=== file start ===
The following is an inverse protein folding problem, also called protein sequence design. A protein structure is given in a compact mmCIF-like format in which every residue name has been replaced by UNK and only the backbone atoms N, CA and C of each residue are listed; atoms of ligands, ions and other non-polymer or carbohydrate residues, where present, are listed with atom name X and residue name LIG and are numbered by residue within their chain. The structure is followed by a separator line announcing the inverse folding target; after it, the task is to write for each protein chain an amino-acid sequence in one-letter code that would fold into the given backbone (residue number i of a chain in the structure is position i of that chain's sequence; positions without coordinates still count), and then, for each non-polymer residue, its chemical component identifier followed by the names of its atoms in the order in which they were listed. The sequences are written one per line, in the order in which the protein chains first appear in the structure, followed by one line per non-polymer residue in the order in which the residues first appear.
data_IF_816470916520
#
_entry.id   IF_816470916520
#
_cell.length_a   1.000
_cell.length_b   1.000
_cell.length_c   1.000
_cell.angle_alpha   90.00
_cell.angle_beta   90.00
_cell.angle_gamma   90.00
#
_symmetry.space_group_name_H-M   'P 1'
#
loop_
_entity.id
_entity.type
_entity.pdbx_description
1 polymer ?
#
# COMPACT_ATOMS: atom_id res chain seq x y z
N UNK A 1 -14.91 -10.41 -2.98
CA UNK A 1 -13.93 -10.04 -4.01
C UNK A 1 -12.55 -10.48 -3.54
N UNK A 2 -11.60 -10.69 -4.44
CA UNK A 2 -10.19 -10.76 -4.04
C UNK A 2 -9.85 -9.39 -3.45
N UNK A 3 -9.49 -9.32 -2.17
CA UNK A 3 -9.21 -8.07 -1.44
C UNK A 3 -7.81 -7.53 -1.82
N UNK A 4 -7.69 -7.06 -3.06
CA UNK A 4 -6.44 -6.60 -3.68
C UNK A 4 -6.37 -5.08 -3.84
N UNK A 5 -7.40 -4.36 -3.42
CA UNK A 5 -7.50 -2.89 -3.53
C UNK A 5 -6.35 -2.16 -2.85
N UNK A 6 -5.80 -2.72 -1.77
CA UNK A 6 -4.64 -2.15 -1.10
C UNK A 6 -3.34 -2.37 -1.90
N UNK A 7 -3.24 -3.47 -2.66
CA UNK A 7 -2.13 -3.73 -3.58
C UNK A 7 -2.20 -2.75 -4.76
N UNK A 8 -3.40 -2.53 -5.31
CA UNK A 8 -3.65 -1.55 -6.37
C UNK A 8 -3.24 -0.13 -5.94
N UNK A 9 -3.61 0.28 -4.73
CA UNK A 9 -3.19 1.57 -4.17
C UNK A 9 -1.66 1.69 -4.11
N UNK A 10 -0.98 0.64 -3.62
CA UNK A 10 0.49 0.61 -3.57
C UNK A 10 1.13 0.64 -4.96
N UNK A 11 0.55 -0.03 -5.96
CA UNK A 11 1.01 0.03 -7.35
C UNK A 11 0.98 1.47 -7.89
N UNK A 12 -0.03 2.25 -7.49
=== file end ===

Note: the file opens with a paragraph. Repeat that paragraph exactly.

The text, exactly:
The following is an inverse protein folding problem, also called protein sequence design. A protein structure is given in a compact mmCIF-like format in which every residue name has been replaced by UNK and only the backbone atoms N, CA and C of each residue are listed; atoms of ligands, ions and other non-polymer or carbohydrate residues, where present, are listed with atom name X and residue name LIG and are numbered by residue within their chain. The structure is followed by a separator line announcing the inverse folding target; after it, the task is to write for each protein chain an amino-acid sequence in one-letter code that would fold into the given backbone (residue number i of a chain in the structure is position i of that chain's sequence; positions without coordinates still count), and then, for each non-polymer residue, its chemical component identifier followed by the names of its atoms in the order in which they were listed. The sequences are written one per line, in the order in which the protein chains first appear in the structure, followed by one line per non-polymer residue in the order in which the residues first appear.